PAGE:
Takers (2010) - Can't Stop the Movies
Can't Stop the Movies
10Feb/110

Takers (2010)

I would say that 95% of the movies that anyone sees falls into the middle area of you either “kind of liked it” or “didn’t care for it much.”  It is very rare that films really give you an extreme reaction while watching it.  This type of reaction is a great thing when the movie is so well put together that you fall in love with it from the beginning and have a wonderful experience. It is not quite as great a feeling when you are watching something that rubs you the wrong way so bad that you are gritting your teeth, muttering under your breath and you associate viewing the whole thing without giving up as a task as giant as scaling Mt. Everest.  I had such a reaction with a movie recently released on DVD and unfortunately for Takers, it was not a good reaction. The movie is the newest in the long line of heist action films where a group of high class, intelligent and brash thieves is planning their big score.  This time the group consists of musicians (T.I., Chris Brown) stars of the Fast and Furious franchise (Paul Walker, Michael Ealy) Darth Vader (Hayden Christensen) and Stringer Bell (Idris Elba).  The group are planning a heist worth $25 million while also deciding what to do with a recently released member of the gang.  This is all happening while a cop (Matt Dillon) is quickly putting the pieces together and is only one step behind them.

We are so cool, we can dress well and stand by flashy bikes!

I spent only a paragraph to describe the plot of the 1 hour 45 minute movie and it was hard for me to get those many words down on paper.  The story is so clichéd, generic, shallow, boring, stupid and unbalanced that trying to write a synopsis without getting angry all over again is very hard.  There is nothing fresh or unique about this film whatsoever and you can see the exact same story in countless other action films made in the last 10 years, most of them with better acting.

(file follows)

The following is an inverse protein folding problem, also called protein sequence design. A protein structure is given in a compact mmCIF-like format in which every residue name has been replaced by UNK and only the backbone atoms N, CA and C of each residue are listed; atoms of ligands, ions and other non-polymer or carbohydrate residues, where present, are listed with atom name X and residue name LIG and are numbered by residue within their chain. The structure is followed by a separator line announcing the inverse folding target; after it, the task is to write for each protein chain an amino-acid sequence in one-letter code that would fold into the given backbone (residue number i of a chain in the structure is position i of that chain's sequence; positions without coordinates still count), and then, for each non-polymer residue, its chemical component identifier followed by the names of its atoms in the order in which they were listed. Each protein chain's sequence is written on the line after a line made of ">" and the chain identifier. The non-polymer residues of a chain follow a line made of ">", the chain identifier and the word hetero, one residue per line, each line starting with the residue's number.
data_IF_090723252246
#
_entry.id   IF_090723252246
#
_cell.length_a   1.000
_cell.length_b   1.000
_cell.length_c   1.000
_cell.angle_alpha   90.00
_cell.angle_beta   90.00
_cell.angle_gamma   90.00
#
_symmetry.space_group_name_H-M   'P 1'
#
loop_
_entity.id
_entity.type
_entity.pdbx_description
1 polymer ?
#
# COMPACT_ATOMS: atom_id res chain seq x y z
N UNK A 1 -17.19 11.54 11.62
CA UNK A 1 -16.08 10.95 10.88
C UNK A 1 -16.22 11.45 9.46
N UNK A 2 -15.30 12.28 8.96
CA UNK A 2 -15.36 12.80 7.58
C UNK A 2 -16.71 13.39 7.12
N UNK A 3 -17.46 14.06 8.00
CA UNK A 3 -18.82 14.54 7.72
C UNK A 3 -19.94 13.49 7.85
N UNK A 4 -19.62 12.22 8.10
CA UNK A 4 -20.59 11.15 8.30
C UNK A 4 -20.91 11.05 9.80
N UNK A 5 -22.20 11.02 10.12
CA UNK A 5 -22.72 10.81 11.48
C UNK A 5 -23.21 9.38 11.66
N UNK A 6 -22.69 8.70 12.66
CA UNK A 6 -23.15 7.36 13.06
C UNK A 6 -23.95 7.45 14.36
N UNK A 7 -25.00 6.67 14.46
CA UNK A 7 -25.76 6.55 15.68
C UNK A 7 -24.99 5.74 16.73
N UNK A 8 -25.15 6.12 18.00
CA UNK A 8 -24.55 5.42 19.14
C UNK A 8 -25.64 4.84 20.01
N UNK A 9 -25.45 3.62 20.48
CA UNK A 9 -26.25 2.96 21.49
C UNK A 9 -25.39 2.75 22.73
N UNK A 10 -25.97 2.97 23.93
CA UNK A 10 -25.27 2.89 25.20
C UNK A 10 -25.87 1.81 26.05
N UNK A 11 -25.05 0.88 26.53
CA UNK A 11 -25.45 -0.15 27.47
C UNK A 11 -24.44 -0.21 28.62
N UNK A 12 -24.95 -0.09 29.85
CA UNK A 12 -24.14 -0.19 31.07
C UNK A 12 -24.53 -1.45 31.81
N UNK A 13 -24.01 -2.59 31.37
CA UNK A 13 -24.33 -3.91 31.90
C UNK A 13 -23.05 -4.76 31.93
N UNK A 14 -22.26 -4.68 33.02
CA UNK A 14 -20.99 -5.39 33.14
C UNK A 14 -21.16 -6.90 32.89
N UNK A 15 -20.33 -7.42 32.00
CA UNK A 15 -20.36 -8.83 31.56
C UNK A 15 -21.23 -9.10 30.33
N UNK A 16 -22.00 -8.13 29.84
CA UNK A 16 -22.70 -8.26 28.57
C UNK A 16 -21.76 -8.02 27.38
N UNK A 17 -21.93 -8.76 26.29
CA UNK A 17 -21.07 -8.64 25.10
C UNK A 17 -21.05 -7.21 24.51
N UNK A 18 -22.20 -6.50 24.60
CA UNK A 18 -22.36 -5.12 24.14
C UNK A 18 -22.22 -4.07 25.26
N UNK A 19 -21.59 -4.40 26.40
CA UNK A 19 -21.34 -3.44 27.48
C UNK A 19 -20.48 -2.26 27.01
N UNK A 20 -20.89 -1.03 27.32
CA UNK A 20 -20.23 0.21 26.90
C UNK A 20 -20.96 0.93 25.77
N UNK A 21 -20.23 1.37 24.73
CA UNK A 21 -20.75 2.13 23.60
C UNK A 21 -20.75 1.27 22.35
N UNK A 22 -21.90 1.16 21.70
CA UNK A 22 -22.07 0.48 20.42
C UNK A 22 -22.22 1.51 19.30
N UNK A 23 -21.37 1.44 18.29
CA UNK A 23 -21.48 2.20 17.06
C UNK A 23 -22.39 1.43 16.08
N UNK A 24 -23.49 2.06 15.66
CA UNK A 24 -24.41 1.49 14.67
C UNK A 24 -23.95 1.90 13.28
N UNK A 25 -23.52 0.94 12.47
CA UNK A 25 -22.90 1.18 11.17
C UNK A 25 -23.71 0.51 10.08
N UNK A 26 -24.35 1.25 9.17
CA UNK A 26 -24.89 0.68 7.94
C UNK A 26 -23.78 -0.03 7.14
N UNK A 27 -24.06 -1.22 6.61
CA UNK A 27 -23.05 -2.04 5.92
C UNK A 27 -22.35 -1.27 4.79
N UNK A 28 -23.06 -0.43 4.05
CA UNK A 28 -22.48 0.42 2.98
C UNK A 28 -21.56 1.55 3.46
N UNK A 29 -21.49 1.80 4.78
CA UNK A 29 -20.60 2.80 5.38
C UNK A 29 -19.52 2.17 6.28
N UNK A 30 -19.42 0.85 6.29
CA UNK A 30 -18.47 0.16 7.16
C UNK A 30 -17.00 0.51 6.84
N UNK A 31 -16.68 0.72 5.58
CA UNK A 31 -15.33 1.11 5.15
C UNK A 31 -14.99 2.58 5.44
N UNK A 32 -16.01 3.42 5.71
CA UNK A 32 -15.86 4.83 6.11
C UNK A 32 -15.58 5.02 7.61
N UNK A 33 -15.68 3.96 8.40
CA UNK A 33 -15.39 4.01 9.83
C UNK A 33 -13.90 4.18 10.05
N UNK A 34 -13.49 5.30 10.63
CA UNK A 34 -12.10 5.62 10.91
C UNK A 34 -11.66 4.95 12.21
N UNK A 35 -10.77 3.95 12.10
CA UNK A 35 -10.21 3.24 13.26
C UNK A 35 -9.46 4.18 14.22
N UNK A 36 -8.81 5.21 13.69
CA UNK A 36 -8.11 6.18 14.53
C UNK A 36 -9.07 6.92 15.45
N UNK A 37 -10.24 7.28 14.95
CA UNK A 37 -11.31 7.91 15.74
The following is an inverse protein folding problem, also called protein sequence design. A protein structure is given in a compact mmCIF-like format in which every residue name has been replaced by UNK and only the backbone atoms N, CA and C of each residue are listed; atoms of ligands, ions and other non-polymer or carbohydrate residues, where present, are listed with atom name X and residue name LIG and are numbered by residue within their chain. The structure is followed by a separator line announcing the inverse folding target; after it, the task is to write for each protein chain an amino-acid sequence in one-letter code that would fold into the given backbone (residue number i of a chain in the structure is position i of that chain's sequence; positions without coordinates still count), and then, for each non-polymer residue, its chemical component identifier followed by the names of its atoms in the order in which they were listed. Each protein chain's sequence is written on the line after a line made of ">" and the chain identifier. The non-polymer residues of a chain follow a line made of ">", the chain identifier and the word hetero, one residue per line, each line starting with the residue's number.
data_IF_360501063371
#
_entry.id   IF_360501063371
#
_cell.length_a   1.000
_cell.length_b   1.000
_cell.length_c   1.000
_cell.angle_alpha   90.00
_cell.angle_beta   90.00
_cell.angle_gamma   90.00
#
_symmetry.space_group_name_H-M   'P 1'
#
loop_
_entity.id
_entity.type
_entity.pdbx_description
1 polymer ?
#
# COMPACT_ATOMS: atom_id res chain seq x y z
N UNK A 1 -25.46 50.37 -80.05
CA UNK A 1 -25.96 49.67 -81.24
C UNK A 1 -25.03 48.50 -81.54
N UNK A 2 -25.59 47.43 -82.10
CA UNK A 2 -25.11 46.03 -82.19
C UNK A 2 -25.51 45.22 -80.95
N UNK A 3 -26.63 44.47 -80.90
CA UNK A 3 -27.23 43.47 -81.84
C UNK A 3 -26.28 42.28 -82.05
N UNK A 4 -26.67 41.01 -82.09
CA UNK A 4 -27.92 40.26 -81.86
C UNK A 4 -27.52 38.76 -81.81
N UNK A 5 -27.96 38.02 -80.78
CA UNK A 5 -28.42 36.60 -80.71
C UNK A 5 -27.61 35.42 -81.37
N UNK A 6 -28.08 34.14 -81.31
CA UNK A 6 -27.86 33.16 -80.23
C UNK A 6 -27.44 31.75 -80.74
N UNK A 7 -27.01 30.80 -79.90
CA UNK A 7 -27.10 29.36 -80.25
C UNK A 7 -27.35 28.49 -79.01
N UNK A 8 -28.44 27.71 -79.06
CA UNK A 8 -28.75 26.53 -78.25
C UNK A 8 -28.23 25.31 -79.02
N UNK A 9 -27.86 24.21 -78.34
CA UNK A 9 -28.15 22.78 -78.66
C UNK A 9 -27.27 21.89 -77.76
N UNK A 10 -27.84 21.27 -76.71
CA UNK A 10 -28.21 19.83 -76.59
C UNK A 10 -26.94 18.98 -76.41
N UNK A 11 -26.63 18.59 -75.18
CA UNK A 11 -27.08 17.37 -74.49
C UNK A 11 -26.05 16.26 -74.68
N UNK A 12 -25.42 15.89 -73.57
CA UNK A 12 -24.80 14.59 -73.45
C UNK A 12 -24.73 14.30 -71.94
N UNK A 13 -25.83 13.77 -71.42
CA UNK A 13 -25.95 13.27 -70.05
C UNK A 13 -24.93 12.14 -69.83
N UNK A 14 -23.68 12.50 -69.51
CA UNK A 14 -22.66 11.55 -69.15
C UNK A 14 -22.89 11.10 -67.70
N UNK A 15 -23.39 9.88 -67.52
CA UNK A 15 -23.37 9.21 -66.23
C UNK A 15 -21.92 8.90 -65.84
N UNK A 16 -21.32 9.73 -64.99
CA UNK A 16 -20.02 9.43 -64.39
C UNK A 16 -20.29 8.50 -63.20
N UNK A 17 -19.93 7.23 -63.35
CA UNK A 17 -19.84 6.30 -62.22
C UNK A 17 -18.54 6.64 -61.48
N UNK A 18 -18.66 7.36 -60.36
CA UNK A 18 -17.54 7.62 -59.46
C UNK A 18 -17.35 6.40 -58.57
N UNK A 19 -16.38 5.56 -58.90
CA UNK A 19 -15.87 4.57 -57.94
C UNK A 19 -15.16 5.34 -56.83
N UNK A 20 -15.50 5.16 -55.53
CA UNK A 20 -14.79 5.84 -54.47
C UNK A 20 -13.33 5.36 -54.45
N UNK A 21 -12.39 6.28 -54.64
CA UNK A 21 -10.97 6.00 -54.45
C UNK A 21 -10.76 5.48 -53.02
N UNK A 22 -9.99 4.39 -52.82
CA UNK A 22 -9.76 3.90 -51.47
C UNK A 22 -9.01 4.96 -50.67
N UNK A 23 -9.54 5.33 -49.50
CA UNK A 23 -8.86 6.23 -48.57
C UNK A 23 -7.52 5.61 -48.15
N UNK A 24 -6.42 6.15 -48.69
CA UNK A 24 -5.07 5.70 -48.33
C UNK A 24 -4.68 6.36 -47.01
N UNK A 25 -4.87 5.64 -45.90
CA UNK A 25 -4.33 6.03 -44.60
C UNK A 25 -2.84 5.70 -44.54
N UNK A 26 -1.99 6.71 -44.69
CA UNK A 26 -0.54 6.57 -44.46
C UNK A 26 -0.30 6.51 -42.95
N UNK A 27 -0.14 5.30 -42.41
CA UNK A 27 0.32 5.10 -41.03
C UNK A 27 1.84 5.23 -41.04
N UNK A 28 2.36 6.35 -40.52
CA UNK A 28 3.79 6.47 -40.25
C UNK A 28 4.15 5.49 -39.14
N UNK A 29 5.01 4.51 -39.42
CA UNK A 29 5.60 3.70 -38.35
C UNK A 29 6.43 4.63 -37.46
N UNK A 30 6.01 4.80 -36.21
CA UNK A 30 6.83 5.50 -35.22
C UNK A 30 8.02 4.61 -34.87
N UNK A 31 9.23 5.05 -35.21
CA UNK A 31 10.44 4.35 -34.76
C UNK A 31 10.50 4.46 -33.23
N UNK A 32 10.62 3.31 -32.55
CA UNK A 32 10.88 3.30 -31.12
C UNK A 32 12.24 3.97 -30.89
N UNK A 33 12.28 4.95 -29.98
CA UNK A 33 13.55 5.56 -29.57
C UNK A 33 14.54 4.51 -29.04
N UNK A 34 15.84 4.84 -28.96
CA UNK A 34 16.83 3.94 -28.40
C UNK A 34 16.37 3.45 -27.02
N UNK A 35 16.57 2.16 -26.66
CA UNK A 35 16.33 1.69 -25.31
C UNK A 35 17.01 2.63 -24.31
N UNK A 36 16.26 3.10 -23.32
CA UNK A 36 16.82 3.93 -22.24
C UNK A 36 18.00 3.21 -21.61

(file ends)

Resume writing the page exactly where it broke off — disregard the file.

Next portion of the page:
The acting in this, oh where to start.  When I wasn’t bored to tears watching what was happening on screen, I pitied most of the people in the film and their “acting” choices.  The only star of this train wreck that gets out unscathed is Idris Elba, and that is only because the dude has so much charisma, he doesn’t have to act at all and he is still interesting to watch.  It is good that he has all the extra charm to burn because the movie fails him at every turn and all he can do is stand on his markers and read his lines in his actual English accent (which I did dig quite a bit). The rest of the cast didn’t make it out of the movie so unharmed.  Although he has been appointed the “new Keanu,” Paul Walker has impressed me in some of the movies he has done lately.  I thought he was great in the underappreciated Running Scared and outshined Vin Diesel in the newest Fast and the Furious movie, but he takes a step back here.  Walker fades into the background so bad in this film that I cannot remember anything that he does or one good moment that he has in the film.  He is there mostly to look hot and act tough and I can’t answer if he pulled off the former, I know he didn’t accomplish the latter. Chris Brown didn’t seem to have a clue what he was supposed to do in the movie and looks confused through most of the film about what kind of reaction he is supposed to have with what is going on in the story.  Unlike Walker, he does get a moment to shine when he is the star of one of the only decent action scenes in the movie.  He comes alive when he is running from the cops and jumping all around the downtown area like a demented version of Frogger.  This was Brown’s best part of the film and I believe it is because it is the only time where he doesn’t have to speak, act or do anything but run and jump in the correct direction.